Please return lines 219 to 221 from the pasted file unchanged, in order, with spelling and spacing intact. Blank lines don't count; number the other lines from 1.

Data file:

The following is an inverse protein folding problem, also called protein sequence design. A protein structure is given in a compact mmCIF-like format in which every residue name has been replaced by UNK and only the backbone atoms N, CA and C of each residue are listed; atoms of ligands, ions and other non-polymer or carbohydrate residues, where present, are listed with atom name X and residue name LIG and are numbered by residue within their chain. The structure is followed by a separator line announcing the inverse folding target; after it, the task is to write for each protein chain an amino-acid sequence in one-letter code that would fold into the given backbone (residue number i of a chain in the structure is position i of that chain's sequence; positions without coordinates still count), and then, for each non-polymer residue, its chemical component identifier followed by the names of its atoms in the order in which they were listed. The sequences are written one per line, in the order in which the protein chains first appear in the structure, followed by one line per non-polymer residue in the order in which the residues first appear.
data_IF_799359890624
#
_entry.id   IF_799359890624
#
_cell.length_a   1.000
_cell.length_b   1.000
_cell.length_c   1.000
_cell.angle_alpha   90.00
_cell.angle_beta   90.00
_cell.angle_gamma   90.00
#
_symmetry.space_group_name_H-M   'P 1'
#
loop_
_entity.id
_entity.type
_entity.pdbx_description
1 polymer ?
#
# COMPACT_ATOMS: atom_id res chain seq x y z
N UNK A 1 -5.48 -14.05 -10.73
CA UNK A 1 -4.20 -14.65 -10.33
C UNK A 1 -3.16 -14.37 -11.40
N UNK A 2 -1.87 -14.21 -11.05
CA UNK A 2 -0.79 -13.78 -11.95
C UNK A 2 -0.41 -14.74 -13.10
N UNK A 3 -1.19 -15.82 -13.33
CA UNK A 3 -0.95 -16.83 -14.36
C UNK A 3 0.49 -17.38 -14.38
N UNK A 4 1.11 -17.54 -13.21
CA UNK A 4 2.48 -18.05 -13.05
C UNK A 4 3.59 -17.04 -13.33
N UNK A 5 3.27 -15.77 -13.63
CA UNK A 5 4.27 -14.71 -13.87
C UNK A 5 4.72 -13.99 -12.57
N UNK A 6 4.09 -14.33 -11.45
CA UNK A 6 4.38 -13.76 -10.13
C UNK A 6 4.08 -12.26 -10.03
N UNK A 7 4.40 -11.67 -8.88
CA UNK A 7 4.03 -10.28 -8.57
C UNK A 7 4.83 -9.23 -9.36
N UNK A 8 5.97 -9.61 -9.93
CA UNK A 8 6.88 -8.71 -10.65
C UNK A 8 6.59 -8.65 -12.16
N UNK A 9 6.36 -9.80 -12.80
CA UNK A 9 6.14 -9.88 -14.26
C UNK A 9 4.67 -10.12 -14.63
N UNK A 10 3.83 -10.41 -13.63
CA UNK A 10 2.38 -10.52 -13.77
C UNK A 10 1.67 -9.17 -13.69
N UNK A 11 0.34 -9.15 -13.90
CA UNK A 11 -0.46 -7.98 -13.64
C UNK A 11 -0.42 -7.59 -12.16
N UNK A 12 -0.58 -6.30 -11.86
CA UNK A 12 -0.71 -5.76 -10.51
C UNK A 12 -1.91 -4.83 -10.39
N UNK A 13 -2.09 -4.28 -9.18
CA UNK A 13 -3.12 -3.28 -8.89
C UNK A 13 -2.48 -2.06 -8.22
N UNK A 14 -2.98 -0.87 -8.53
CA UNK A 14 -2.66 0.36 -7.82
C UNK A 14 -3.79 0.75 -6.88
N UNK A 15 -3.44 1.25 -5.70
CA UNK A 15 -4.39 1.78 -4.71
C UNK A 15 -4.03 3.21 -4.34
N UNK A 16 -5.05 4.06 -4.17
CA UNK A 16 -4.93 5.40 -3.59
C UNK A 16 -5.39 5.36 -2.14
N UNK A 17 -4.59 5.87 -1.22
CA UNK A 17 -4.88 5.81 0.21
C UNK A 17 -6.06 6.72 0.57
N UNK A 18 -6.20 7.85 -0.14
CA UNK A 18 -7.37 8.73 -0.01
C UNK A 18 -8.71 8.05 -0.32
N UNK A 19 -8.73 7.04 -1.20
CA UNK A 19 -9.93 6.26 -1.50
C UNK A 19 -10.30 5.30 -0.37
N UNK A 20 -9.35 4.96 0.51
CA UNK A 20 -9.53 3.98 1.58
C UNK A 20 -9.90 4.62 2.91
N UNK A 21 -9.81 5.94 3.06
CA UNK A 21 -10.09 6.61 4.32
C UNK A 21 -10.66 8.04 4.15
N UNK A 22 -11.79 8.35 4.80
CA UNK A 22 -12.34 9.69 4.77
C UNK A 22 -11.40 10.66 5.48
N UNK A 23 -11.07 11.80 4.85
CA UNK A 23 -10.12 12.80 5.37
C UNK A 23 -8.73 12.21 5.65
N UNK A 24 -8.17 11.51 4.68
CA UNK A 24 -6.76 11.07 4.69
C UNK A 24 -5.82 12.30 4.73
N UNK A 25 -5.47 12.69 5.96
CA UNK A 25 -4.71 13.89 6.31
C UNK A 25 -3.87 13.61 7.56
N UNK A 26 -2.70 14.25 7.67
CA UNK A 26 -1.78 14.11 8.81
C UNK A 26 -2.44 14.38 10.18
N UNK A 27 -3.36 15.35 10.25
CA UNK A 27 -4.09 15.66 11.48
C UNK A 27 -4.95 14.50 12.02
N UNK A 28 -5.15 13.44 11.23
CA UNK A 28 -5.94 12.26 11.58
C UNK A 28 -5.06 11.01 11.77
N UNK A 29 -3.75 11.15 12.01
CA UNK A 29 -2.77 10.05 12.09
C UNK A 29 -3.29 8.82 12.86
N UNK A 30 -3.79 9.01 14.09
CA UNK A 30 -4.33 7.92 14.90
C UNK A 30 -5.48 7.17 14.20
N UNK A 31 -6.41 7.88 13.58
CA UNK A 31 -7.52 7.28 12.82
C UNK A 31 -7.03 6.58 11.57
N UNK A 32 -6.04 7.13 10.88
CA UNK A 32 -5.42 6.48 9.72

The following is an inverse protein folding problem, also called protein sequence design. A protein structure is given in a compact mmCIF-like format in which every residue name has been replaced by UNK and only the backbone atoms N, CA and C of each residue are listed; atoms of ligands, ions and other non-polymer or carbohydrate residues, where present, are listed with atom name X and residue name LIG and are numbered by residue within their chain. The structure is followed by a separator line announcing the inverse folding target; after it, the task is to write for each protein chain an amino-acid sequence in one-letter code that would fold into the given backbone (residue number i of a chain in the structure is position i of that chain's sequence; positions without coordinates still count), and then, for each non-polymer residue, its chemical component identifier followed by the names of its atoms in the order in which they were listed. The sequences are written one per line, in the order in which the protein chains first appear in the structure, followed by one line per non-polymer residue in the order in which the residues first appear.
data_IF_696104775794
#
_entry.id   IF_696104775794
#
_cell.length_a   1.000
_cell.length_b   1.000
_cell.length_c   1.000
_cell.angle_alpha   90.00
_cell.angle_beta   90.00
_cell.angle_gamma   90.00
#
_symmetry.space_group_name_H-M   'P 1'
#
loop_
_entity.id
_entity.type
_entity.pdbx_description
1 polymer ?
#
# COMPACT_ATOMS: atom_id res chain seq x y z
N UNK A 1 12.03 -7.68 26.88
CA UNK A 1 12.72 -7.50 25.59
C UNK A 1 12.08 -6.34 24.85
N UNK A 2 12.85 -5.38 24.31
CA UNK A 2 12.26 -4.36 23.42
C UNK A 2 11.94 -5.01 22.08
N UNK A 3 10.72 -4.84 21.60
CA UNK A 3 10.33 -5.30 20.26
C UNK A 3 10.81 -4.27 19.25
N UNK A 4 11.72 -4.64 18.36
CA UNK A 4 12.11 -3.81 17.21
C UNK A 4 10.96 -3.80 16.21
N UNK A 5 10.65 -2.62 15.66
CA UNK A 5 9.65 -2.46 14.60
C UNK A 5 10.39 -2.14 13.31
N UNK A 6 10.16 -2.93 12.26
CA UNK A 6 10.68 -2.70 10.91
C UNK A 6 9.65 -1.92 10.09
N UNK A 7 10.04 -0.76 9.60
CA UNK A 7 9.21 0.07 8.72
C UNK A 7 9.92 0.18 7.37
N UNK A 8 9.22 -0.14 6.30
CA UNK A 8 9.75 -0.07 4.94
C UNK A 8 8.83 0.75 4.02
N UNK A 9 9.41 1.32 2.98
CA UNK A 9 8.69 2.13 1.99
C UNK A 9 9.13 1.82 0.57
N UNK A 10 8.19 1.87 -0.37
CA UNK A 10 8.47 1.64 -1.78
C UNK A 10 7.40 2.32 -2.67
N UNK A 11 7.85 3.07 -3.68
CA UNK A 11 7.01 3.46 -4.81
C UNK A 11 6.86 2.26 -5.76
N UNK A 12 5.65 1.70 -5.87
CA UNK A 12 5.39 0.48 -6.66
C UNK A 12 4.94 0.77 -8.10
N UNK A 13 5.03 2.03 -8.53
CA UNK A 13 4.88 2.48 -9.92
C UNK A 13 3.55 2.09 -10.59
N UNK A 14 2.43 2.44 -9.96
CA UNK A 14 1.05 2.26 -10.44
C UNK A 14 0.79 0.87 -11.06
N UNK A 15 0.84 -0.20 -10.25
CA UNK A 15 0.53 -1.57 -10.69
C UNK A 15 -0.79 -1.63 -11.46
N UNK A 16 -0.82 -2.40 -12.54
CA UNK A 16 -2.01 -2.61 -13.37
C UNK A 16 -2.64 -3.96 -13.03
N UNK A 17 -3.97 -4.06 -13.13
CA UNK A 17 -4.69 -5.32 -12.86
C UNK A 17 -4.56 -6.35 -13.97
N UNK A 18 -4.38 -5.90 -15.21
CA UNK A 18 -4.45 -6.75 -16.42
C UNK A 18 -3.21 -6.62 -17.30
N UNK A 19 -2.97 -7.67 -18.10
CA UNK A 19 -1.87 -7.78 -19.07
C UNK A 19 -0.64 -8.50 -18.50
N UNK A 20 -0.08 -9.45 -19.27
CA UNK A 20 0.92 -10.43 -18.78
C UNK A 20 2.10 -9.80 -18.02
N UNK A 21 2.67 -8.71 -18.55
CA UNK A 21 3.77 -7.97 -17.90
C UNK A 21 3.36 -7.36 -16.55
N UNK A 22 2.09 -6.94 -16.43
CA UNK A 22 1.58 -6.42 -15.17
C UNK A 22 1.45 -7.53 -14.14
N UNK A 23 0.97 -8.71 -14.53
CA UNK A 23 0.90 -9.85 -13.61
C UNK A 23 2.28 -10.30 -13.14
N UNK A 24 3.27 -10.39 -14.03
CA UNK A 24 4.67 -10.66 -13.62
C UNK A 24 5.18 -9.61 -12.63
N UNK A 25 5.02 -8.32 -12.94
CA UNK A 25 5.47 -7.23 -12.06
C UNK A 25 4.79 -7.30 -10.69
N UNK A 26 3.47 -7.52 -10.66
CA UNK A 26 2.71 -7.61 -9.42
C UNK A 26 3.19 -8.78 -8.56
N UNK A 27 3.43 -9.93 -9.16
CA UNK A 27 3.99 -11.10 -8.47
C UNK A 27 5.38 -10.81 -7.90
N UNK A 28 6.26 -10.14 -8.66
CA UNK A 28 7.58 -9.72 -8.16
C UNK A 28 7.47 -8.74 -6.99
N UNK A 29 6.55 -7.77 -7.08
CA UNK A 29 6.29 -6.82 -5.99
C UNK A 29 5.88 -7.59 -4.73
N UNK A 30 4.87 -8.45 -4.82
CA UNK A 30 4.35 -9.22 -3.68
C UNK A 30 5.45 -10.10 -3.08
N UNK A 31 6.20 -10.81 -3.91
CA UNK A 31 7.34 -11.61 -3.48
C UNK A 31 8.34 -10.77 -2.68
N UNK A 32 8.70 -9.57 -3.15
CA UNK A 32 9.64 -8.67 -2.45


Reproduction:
N UNK A 28 6.26 -10.14 -8.66
CA UNK A 28 7.58 -9.72 -8.16
C UNK A 28 7.47 -8.74 -6.99